Posted by: Dirk | September 9, 2011


The FT has a nice article on ‘Helicopter-Ben’ and the yield curve:

However, in recent weeks, at least in the United States and perhaps soon elsewhere in the Fed dominated global monetary system, the rules have changed. Pilot Bernanke has changed planes from a fixed wing to a rotor-based helicopter by “conditionally” freezing policy rates for at least the next two years. As such the front end of the curve has for all intents and purposes become inert and worst of all flat as opposed to steeply positive. Two-year yields are the same as overnight fund rates allowing for no incremental gain – a return that leveraged banks and lending institutions have based their income and expense budgets on. A bank can no longer borrow short and lend two years longer at a profit.

This, I believe, is the explanation behind Richard Koo’s statement that monetary policy would be damaging (!) in a balance sheet recession (sadly, I cannot find a link for this statement, but I believe that Paul Krugman took it up and discussed this somewhere). By putting the interest rate down to zero, buying up assets and lending at low rates the spreads that banks would earn are falling. This lowers expected profits of banks, which are more or less bankrupt, and causes more financial distress instead of less. This – together with Bernanke’s announcement that low interest rates would be frozen for some time to come – would explain while stocks of financial companies have been hammered in recent weeks.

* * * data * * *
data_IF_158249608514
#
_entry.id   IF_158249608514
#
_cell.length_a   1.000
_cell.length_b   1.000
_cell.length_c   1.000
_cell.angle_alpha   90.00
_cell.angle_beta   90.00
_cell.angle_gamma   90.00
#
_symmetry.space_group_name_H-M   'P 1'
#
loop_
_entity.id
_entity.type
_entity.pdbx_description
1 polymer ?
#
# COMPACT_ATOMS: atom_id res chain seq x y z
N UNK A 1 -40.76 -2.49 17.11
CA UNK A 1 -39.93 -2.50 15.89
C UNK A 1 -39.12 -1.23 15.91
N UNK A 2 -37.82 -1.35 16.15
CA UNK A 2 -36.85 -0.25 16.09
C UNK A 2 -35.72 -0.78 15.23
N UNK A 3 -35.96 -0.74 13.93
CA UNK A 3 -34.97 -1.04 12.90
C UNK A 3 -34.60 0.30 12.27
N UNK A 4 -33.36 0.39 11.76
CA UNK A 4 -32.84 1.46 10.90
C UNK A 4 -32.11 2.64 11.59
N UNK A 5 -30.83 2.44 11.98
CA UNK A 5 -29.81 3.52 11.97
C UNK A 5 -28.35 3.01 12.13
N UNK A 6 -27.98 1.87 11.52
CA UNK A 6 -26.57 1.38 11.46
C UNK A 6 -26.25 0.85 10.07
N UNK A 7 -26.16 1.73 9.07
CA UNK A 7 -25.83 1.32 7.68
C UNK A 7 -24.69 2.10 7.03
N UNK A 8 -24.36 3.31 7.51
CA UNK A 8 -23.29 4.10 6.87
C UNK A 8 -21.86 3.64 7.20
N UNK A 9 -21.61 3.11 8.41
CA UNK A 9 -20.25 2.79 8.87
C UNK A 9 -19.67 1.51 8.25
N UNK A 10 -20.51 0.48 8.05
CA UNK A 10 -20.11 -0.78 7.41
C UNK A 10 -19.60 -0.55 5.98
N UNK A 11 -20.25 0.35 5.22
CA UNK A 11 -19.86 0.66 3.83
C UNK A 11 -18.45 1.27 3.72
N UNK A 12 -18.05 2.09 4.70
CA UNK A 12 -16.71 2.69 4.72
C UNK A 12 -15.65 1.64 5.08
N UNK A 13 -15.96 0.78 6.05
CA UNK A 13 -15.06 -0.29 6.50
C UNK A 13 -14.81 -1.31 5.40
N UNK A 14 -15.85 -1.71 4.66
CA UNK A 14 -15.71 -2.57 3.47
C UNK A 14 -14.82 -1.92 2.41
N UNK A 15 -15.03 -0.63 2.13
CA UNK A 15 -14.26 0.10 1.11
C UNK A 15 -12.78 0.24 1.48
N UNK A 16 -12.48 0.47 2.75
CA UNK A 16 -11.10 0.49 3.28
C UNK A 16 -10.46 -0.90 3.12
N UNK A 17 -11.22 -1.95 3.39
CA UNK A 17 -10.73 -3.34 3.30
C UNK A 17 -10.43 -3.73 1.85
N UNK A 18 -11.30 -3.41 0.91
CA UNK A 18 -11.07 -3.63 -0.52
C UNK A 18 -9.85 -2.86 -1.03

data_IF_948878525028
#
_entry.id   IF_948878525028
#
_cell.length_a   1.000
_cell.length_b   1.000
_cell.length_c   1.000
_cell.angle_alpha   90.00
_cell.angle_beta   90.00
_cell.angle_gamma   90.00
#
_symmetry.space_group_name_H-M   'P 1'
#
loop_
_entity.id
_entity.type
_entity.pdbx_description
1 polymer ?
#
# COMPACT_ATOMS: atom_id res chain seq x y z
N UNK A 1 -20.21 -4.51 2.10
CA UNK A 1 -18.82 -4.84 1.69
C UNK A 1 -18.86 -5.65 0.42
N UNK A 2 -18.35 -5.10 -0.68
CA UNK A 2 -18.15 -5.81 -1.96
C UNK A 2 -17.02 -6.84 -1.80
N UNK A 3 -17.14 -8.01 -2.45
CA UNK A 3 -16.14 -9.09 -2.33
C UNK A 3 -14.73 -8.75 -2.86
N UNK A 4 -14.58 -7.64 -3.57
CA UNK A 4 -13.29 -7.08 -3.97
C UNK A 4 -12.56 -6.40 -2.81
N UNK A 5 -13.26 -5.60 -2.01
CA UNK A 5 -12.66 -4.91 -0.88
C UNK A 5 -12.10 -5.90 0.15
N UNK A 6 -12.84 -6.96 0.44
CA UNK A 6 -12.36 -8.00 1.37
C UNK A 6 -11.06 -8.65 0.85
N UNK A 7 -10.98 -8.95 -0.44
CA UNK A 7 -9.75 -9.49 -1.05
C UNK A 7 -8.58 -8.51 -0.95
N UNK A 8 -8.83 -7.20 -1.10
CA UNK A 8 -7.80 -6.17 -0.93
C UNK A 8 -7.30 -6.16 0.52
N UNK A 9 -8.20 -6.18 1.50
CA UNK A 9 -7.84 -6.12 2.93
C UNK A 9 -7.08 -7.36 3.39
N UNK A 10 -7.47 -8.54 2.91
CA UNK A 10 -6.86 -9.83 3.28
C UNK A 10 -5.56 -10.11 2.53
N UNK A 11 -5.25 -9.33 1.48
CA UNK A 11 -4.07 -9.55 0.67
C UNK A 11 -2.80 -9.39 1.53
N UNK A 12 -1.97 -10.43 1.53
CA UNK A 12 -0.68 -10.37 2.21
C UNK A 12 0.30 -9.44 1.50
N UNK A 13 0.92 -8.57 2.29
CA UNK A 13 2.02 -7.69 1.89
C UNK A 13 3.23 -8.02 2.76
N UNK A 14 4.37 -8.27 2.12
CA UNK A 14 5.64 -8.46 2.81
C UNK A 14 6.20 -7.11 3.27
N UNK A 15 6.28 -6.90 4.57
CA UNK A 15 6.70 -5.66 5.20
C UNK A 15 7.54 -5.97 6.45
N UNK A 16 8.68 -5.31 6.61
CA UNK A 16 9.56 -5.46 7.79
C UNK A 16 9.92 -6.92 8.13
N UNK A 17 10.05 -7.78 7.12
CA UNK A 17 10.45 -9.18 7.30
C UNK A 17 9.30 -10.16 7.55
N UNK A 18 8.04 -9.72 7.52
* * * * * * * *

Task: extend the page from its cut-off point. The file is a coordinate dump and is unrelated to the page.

UPDATE 19/09/2011: with a hat tip to Finn Körner here is an excerpt from Richard Koo’s “Holy Grail“, p. 131-2:

Eggertsson (2003), among others, argued that even if the money supply cannot be increased by inflation targeting, the central bank can still increase the money supply by buying up assets and injecting liquidity directly into the private sector. These authors assert that these purchases would generate a recovery by raising asset prices and at the same time increasing the money supply.

Unfortunately, there are two main problems with this approach. First, with few borrowers left and a marginal money multiplier that is zero or even negative, the central bank would have to make enormous purchases of assets to exert a significant impact on asset prices or the money supply. Second, these purchases would invariably expose the bank to significant risk.

Regarding the first, asset prices do not respond well to central bank purchases during a balance sheet recession. One of the key characteristics of these recessions is that private-sector investors tend to value assets strictly on a discounted future cash-flow (DCF) basis. After all, a bubble becomes a bubble when asset prices reach a level that can no longer be justified by DCF analysis.


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